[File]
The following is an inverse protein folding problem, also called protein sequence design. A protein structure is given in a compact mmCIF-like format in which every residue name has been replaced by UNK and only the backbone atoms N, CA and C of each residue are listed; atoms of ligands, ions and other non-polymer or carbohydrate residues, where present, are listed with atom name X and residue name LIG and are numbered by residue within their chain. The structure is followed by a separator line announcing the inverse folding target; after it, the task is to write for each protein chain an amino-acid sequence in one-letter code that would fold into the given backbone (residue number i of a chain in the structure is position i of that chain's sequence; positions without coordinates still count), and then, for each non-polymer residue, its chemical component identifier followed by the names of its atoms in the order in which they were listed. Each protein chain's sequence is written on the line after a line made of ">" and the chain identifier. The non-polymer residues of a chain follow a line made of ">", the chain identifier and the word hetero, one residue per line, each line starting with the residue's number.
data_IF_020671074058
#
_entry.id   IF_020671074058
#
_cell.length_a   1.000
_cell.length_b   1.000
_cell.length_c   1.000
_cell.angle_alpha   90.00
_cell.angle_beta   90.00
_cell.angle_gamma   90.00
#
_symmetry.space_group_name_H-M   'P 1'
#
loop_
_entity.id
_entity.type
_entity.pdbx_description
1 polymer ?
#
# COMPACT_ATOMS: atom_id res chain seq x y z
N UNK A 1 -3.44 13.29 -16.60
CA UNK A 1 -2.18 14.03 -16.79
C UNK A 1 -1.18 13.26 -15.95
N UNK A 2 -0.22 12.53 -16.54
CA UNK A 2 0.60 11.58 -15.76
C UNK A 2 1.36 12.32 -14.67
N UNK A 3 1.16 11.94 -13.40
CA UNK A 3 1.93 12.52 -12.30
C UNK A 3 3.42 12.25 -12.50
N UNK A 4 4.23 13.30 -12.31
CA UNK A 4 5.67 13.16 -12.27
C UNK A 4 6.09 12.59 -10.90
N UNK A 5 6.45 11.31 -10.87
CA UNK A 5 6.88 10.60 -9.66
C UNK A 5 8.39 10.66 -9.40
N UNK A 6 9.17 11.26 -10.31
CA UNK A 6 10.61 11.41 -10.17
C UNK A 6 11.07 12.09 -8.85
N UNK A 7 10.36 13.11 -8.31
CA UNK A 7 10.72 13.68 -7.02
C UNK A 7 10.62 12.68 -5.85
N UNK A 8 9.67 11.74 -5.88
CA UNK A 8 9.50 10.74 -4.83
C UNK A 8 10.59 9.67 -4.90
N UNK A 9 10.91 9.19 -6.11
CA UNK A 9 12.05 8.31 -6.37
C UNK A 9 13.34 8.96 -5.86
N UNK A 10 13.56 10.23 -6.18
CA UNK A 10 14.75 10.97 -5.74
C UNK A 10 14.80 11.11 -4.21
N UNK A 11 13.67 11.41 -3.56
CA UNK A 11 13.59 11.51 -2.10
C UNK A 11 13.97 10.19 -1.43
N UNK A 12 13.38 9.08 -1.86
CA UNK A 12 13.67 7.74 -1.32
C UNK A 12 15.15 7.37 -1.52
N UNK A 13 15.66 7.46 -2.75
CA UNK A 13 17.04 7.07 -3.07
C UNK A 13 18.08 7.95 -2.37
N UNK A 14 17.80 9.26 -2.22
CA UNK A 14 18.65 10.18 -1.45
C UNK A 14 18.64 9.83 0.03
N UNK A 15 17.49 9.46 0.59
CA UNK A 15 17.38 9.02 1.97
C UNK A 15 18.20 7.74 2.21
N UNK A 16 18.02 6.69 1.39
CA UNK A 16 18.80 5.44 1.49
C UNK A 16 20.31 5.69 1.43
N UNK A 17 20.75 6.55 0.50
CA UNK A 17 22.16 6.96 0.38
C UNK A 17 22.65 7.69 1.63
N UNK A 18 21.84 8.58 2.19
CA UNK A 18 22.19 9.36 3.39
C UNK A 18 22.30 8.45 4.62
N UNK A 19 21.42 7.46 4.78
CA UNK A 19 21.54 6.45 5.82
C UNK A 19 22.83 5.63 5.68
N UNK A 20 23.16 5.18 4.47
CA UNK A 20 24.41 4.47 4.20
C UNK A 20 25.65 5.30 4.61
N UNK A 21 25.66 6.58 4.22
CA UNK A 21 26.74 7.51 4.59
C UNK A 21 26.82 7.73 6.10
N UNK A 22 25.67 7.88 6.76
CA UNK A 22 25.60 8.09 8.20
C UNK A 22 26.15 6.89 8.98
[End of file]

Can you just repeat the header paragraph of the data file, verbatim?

The following is an inverse protein folding problem, also called protein sequence design. A protein structure is given in a compact mmCIF-like format in which every residue name has been replaced by UNK and only the backbone atoms N, CA and C of each residue are listed; atoms of ligands, ions and other non-polymer or carbohydrate residues, where present, are listed with atom name X and residue name LIG and are numbered by residue within their chain. The structure is followed by a separator line announcing the inverse folding target; after it, the task is to write for each protein chain an amino-acid sequence in one-letter code that would fold into the given backbone (residue number i of a chain in the structure is position i of that chain's sequence; positions without coordinates still count), and then, for each non-polymer residue, its chemical component identifier followed by the names of its atoms in the order in which they were listed. Each protein chain's sequence is written on the line after a line made of ">" and the chain identifier. The non-polymer residues of a chain follow a line made of ">", the chain identifier and the word hetero, one residue per line, each line starting with the residue's number.